Going to Bat

in Community/Education/Featured

By Bill Shilstone

San Mateo County Superior Court Judge John. L. (“Jack”) Grandsaert called the courtroom to order with some unusual introductory remarks to the defendants:

“The discipline that you showed during your military training and service is what convinces me that you can successfully complete your probation and treatment in this court. Veterans deserve different treatment. They have already sacrificed part of their lives for the benefit of the rest of us.”

Any of the county’s 29,000 military veterans who find themselves in trouble with the law should hope to end up in Judge Grandsaert’s Redwood City courtroom. Instead of facing fines or a jail term that will build on feelings of rejection and anger that often plague veterans, he or she will find an authority figure who talks to them like a favorite uncle and offers a helping hand.

Grandsaert and the team he put together to establish the Veterans Treatment Court are dedicated to helping the veteran complete probation and get treatment. Convictions may be expunged. Fines may be reduced or excused. Perhaps most important, the veteran may get the feeling that the system can be accepting and assisting instead of accusing and adversarial.

At a recent hearing, Grandsaert had a twinkle in his eye, not a glare, as he engaged nine veterans, in turn, in friendly, personally directed conversation.

“How is the rock climbing going? I know it’s therapeutic for you.”

“You made all your appointments; good for you. We’ll see what we can do about your restitution problem.”

Eight of the nine received the same treatment: a smile, a handshake, congratulations on a positive report, a gift certificate for coffee and a “See you in a month” sendoff. Courtroom spectators applauded each one. One no-show and one report of a probation violation were the only negatives.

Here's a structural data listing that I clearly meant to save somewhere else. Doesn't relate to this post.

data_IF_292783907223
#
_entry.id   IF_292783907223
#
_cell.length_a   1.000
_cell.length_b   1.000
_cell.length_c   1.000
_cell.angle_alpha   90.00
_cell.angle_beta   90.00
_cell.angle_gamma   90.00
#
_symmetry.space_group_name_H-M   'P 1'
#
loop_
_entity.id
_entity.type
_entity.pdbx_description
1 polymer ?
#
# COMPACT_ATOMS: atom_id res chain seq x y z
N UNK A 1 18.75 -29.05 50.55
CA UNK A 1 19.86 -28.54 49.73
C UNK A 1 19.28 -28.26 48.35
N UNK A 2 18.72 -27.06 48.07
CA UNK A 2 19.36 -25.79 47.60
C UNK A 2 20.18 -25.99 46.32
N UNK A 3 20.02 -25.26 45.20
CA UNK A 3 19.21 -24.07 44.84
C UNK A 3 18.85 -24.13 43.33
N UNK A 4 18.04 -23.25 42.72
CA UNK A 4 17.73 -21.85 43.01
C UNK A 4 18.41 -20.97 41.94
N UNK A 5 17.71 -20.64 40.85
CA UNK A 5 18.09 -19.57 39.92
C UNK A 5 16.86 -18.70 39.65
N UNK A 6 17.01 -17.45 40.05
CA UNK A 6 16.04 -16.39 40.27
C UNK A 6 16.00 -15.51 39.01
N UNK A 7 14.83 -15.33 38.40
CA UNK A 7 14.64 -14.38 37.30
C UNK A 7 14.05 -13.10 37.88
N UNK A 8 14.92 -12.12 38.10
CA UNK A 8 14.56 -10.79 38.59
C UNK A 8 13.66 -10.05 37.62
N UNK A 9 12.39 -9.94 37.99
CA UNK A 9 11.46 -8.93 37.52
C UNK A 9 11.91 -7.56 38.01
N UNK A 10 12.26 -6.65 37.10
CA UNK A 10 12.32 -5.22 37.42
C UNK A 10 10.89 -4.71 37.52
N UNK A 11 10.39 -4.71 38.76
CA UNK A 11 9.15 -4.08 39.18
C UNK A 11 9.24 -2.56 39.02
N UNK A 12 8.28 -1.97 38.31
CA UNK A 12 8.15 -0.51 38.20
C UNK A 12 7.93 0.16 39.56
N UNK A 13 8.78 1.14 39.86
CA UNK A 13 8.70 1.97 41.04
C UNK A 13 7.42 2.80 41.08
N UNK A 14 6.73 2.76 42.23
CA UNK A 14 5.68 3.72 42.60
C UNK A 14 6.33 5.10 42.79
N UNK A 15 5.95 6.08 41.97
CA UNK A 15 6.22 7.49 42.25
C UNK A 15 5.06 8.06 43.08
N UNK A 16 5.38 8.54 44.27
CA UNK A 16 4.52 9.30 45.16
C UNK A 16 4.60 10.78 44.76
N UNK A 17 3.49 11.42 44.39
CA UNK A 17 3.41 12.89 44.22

Grandsaert, who was raised in Redwood City, was appointed to the Superior Court bench in 2004 and started the veterans’ court six years ago. He’d read about similar programs and had an affinity with the military, having served 10 years in the Army Reserve and a son, Patrick, making a career in the Air Force. “It seemed unfortunate that we couldn’t help a veteran by taking into account that military service is where problems originate,” Grandsaert said. “To me it’s an easy sell.”

Easy sell maybe, but with no budget for judges and staff for an extra court, it took Grandsaert a year and a half to get the Veterans Treatment Court going. He started gathering people he knew would be receptive, either veterans themselves or with veterans in their families. He convened meetings with representatives from offices of the Veterans Administration, district attorney, private defender, probation, and county behavioral health and recovery – all players on today’s  VTC team. They took on the assignment pro bono, on top of their regular jobs.

It’s the team working together, plus a willing veteran, that is responsible for the program’s success, said Danielle Barringer, a deputy probation officer assigned to the court, with a son in the Army.  “We figure out what is best for each and every veteran, we support them, watch them fail, pick them up again and watch them succeed.”

Milton Mooney, a recent graduate, and Tim Healy, one of his mentors, are typical of the defendants. Proudly showing off the certificates of achievement on the wall of his cozy Menlo Park apartment, Mooney told of turning to drugs and alcohol in Vietnam to mask painful memories from his two-year Army tour. He himself suffered a serious head injury in a Jeep crash. When he left the service, “My family didn’t want anything to do with me because of the drugs and alcohol.” He bought a car and began a cross-country journey “stopping in every state to get high” and leaving behind a string of driving-under-the influence arrests.

After almost 40 years of homelessness, Mooney was referred to the Palo Alto VA’s Homeless Veterans Rehabilitation Program at the Menlo Park campus. As long as a veteran is committed to reform and is crime free, he or she has a bed for six months and transition to the VA’s many rehabilitation programs.